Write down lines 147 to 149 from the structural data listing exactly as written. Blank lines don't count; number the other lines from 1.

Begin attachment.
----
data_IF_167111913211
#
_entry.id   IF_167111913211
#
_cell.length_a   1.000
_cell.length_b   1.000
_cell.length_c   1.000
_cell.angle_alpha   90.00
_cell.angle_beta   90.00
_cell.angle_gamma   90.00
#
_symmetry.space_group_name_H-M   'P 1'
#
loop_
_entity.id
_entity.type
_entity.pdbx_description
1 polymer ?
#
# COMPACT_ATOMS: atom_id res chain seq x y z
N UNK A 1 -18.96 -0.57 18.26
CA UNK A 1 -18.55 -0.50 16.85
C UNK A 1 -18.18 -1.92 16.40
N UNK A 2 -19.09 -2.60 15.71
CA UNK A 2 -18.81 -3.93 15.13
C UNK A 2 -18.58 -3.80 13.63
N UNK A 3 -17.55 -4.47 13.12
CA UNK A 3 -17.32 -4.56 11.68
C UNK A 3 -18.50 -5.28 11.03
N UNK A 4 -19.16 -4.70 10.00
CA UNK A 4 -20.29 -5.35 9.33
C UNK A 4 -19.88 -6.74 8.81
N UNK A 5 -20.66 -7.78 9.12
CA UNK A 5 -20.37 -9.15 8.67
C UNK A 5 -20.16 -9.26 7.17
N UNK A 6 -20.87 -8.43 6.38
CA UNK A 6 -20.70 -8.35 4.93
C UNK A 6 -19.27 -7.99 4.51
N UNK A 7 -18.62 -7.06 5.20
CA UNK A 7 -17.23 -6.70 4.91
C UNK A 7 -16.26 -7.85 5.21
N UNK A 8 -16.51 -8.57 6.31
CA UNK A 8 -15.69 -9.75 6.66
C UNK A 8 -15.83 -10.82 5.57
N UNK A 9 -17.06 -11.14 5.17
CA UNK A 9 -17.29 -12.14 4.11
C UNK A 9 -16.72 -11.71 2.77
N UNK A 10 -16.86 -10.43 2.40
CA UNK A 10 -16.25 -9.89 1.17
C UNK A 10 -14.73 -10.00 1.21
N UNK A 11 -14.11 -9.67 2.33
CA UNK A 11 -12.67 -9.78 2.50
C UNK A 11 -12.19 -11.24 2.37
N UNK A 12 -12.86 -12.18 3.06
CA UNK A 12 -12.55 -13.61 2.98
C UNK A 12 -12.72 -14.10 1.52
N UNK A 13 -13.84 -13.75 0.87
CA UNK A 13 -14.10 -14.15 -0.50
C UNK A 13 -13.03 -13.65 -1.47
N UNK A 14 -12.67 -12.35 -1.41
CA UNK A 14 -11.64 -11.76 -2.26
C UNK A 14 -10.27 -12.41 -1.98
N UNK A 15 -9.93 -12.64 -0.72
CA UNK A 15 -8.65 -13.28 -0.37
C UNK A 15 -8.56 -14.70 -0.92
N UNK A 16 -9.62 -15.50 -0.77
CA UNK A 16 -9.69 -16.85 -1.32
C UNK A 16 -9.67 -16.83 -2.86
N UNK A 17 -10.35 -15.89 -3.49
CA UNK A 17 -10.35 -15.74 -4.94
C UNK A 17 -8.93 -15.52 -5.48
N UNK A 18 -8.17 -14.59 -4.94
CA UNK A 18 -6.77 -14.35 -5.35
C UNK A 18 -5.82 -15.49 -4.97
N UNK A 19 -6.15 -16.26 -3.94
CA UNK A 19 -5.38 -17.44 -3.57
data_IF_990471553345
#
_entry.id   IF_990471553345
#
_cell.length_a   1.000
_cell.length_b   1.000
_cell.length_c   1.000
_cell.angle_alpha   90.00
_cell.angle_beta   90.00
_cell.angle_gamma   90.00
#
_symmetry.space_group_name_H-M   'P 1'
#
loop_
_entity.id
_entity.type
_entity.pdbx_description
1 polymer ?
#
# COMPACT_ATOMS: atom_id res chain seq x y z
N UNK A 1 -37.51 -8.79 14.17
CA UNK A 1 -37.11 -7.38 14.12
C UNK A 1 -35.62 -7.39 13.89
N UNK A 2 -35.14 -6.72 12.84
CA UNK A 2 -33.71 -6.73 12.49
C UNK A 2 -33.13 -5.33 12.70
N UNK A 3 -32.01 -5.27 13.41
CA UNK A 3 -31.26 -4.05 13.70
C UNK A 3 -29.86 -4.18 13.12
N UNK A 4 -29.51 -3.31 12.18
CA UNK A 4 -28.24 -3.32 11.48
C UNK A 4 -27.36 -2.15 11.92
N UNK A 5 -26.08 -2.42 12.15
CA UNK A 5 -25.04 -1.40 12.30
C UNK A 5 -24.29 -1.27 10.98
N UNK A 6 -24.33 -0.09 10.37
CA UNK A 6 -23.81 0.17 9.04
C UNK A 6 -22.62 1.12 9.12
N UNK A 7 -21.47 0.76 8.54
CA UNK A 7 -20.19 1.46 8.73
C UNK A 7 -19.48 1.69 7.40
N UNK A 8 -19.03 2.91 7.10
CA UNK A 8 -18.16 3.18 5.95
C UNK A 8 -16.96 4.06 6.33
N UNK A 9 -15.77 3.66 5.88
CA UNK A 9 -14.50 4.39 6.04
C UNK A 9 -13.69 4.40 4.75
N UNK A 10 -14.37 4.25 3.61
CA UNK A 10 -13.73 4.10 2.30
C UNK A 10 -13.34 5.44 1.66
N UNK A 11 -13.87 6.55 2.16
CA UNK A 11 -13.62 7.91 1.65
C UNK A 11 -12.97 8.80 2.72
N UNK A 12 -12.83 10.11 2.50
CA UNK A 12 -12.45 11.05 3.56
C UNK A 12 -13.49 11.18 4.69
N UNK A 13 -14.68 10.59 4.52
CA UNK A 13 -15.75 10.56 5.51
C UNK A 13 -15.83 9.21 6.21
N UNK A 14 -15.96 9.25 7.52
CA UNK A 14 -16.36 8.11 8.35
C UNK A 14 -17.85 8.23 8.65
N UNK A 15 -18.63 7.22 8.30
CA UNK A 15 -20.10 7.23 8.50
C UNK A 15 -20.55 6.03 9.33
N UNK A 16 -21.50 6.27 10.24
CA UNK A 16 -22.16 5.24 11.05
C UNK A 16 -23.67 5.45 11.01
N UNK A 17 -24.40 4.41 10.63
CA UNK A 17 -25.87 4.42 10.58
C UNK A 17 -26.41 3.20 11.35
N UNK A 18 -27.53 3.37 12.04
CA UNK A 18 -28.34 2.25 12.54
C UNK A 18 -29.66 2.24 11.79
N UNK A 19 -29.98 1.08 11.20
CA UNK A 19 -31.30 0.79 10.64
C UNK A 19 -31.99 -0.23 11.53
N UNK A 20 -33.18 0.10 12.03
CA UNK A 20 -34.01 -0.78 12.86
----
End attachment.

C UNK A 17 -26.41 3.20 11.35
N UNK A 18 -27.53 3.37 12.04
CA UNK A 18 -28.34 2.25 12.54